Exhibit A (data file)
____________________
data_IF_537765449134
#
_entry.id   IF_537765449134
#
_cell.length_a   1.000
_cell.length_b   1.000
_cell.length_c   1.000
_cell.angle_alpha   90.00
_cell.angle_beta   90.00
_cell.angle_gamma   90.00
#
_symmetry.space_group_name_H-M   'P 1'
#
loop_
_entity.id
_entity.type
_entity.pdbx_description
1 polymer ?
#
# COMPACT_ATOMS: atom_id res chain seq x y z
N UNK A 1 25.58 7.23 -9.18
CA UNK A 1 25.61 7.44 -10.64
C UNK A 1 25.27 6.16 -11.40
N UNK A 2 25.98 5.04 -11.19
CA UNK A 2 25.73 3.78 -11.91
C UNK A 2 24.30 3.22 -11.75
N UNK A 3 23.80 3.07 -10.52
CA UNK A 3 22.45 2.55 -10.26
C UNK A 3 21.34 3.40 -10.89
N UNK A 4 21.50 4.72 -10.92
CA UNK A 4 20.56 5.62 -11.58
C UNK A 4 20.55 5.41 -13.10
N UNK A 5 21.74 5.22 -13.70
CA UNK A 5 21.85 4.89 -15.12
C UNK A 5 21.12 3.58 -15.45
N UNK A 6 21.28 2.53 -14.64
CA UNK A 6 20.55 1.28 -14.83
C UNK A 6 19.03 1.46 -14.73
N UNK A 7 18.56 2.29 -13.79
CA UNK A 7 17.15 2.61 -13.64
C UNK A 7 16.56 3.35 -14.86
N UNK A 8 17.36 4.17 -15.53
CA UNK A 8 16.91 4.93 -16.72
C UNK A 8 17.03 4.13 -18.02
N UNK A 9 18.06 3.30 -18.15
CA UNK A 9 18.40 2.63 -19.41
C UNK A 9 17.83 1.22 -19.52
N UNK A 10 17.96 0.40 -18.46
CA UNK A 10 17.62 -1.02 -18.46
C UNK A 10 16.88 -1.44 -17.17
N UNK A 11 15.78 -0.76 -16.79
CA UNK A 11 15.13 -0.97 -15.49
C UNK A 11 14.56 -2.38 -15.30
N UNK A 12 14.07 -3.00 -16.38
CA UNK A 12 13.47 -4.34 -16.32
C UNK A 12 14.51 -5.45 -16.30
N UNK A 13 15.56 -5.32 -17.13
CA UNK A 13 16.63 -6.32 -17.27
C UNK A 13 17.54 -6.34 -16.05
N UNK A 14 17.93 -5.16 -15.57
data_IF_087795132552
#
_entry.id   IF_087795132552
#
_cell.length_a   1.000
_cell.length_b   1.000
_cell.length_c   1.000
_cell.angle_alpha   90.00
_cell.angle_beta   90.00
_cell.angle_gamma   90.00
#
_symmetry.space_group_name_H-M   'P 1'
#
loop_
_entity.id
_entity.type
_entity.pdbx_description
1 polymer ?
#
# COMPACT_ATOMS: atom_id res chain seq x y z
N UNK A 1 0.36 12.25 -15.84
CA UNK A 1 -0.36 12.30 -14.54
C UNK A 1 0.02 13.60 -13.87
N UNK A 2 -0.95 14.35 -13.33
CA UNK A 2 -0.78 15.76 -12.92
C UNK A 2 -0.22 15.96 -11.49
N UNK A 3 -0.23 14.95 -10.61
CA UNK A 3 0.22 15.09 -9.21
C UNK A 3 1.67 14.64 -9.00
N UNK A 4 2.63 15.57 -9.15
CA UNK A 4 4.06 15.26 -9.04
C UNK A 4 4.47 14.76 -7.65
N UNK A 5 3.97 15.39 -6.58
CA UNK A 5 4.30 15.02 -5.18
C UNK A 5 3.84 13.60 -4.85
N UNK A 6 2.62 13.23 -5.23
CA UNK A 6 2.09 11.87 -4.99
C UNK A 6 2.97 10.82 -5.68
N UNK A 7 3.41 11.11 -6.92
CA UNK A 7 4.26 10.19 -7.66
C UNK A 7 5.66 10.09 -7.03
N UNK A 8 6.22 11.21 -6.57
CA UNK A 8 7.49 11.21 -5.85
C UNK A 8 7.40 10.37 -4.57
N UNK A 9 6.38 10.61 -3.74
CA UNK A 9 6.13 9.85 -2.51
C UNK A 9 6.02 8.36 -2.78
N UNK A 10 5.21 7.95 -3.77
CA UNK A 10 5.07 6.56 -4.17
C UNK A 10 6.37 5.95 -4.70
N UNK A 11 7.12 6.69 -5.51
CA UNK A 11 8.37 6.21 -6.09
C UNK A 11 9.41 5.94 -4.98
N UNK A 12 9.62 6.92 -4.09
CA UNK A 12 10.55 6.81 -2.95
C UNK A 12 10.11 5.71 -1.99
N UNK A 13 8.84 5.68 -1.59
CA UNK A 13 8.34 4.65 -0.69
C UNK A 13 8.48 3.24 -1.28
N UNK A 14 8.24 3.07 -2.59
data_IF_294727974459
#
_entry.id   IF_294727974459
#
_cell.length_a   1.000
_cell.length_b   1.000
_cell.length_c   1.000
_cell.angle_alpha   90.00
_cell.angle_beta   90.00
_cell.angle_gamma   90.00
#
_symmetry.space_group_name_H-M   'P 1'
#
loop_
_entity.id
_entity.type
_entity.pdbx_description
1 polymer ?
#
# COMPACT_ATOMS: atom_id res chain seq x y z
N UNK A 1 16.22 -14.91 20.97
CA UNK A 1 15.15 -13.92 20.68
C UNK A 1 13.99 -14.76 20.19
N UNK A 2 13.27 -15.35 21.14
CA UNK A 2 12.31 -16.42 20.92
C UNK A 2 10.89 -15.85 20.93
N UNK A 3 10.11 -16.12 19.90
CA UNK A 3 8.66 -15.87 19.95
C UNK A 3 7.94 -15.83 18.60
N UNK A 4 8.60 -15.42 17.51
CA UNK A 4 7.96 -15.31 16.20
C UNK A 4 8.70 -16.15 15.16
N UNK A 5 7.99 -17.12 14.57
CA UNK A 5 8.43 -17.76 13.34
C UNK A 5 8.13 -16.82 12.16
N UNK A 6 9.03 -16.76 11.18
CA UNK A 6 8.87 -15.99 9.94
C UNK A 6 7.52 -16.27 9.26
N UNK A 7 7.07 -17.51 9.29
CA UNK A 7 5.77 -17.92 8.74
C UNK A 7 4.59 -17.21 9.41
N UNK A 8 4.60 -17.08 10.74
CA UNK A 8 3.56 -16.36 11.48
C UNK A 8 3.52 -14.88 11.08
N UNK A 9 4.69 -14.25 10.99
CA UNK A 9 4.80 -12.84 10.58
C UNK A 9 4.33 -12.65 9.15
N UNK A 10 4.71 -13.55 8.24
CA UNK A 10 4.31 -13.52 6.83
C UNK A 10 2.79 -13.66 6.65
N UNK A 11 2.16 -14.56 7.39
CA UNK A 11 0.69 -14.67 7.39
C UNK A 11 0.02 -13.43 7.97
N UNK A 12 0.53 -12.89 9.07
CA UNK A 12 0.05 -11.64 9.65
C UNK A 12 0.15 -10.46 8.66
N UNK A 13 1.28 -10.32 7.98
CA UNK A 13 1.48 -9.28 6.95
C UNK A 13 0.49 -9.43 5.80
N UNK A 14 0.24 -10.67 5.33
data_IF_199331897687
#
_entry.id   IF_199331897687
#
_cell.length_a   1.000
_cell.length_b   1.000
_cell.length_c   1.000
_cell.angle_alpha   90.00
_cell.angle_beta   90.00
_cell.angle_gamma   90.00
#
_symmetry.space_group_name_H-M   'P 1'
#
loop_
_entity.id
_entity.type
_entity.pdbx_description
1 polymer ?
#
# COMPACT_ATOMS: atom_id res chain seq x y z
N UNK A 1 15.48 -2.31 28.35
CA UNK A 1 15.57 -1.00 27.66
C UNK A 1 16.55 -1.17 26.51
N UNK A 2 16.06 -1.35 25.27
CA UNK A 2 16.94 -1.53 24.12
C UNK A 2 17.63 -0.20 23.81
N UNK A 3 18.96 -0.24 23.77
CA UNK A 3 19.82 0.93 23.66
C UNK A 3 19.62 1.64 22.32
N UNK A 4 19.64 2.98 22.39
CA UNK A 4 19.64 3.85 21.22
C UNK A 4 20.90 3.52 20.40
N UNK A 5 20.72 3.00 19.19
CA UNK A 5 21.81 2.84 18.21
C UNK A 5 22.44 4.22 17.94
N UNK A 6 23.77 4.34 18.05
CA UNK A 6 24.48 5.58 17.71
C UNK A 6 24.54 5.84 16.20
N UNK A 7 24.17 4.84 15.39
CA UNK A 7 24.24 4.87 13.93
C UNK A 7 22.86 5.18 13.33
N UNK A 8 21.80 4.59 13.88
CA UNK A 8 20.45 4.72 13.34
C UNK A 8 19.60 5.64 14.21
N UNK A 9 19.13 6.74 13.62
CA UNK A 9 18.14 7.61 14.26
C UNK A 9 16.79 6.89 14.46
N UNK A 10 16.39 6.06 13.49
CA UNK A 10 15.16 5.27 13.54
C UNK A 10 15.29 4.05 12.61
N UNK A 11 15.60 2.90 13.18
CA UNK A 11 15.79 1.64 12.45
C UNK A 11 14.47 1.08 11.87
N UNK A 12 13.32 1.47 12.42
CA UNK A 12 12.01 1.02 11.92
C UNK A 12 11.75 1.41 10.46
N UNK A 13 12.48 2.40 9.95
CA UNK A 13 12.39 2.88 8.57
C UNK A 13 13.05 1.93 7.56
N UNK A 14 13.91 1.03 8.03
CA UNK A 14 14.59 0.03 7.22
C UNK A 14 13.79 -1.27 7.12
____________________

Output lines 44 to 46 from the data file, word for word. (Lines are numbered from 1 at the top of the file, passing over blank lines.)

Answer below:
C UNK A 8 17.03 4.13 -18.02
N UNK A 9 18.06 3.30 -18.15
CA UNK A 9 18.40 2.63 -19.41